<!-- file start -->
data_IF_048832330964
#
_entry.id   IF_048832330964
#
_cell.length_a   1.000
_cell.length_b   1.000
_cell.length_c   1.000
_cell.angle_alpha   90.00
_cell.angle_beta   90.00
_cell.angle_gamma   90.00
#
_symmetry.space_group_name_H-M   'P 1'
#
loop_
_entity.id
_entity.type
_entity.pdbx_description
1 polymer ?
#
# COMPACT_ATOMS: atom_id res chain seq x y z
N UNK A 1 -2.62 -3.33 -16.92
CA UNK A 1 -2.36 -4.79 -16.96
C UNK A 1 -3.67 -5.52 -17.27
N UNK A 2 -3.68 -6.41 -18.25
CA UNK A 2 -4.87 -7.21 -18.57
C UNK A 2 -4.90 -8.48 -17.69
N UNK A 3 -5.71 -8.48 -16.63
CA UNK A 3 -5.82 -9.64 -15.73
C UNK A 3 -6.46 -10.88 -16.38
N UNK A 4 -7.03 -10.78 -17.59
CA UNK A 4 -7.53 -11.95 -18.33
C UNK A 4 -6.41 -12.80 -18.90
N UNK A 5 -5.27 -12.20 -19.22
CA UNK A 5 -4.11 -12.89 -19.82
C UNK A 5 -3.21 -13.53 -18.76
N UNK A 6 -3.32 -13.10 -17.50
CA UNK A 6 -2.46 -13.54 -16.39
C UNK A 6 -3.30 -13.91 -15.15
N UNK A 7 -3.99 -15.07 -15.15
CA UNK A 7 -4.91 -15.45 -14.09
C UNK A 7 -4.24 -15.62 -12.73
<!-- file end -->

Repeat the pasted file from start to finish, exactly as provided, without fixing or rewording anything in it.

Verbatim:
data_IF_048832330964
#
_entry.id   IF_048832330964
#
_cell.length_a   1.000
_cell.length_b   1.000
_cell.length_c   1.000
_cell.angle_alpha   90.00
_cell.angle_beta   90.00
_cell.angle_gamma   90.00
#
_symmetry.space_group_name_H-M   'P 1'
#
loop_
_entity.id
_entity.type
_entity.pdbx_description
1 polymer ?
#
# COMPACT_ATOMS: atom_id res chain seq x y z
N UNK A 1 -2.62 -3.33 -16.92
CA UNK A 1 -2.36 -4.79 -16.96
C UNK A 1 -3.67 -5.52 -17.27
N UNK A 2 -3.68 -6.41 -18.25
CA UNK A 2 -4.87 -7.21 -18.57
C UNK A 2 -4.90 -8.48 -17.69
N UNK A 3 -5.71 -8.48 -16.63
CA UNK A 3 -5.82 -9.64 -15.73
C UNK A 3 -6.46 -10.88 -16.38
N UNK A 4 -7.03 -10.78 -17.59
CA UNK A 4 -7.53 -11.95 -18.33
C UNK A 4 -6.41 -12.80 -18.90
N UNK A 5 -5.27 -12.20 -19.22
CA UNK A 5 -4.11 -12.89 -19.82
C UNK A 5 -3.21 -13.53 -18.76
N UNK A 6 -3.32 -13.10 -17.50
CA UNK A 6 -2.46 -13.54 -16.39
C UNK A 6 -3.30 -13.91 -15.15
N UNK A 7 -3.99 -15.07 -15.15
CA UNK A 7 -4.91 -15.45 -14.09
C UNK A 7 -4.24 -15.62 -12.73